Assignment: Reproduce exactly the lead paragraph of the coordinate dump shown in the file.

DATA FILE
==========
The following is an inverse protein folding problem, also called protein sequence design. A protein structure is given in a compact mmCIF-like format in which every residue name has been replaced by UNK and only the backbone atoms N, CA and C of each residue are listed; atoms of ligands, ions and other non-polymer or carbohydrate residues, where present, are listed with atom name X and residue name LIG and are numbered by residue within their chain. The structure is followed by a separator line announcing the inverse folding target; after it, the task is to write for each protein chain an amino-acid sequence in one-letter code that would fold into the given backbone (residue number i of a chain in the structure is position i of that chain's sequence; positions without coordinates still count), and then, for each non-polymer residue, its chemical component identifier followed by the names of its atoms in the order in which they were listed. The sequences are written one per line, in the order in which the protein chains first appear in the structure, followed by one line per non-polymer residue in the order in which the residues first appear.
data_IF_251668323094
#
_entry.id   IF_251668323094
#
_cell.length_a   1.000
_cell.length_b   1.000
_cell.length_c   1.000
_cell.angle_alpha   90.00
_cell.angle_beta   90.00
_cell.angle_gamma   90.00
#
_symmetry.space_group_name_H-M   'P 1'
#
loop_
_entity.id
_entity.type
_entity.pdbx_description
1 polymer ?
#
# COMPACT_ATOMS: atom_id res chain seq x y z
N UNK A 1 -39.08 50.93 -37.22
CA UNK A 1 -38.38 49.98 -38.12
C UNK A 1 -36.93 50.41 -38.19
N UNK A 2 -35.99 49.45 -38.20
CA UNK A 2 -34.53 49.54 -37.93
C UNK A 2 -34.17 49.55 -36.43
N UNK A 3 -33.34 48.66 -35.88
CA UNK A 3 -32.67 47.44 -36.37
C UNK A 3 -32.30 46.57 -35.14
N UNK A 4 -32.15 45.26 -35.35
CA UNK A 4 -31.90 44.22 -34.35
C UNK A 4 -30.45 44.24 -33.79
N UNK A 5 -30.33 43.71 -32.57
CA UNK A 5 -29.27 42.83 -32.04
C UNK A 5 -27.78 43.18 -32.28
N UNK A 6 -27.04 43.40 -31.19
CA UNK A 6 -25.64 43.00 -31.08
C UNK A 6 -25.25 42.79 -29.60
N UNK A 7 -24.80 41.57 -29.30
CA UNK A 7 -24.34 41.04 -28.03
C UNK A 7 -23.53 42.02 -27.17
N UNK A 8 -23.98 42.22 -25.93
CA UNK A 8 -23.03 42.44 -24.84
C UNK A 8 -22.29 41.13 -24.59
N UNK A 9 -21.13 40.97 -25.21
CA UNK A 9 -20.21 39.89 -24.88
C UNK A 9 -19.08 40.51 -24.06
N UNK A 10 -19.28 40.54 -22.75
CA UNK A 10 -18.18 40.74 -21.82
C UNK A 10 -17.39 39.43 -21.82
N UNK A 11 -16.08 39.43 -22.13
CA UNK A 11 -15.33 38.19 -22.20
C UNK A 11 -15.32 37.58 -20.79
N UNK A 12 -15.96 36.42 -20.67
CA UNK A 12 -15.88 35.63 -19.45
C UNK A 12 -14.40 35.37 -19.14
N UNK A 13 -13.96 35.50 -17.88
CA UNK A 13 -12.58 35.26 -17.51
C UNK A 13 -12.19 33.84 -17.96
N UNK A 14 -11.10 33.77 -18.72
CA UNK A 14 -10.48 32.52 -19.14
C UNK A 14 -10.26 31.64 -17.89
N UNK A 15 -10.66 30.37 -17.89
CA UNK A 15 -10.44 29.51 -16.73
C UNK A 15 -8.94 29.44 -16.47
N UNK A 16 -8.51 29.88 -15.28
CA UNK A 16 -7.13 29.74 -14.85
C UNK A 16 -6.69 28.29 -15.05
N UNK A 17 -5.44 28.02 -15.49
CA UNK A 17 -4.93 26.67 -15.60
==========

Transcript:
The following is an inverse protein folding problem, also called protein sequence design. A protein structure is given in a compact mmCIF-like format in which every residue name has been replaced by UNK and only the backbone atoms N, CA and C of each residue are listed; atoms of ligands, ions and other non-polymer or carbohydrate residues, where present, are listed with atom name X and residue name LIG and are numbered by residue within their chain. The structure is followed by a separator line announcing the inverse folding target; after it, the task is to write for each protein chain an amino-acid sequence in one-letter code that would fold into the given backbone (residue number i of a chain in the structure is position i of that chain's sequence; positions without coordinates still count), and then, for each non-polymer residue, its chemical component identifier followed by the names of its atoms in the order in which they were listed. The sequences are written one per line, in the order in which the protein chains first appear in the structure, followed by one line per non-polymer residue in the order in which the residues first appear.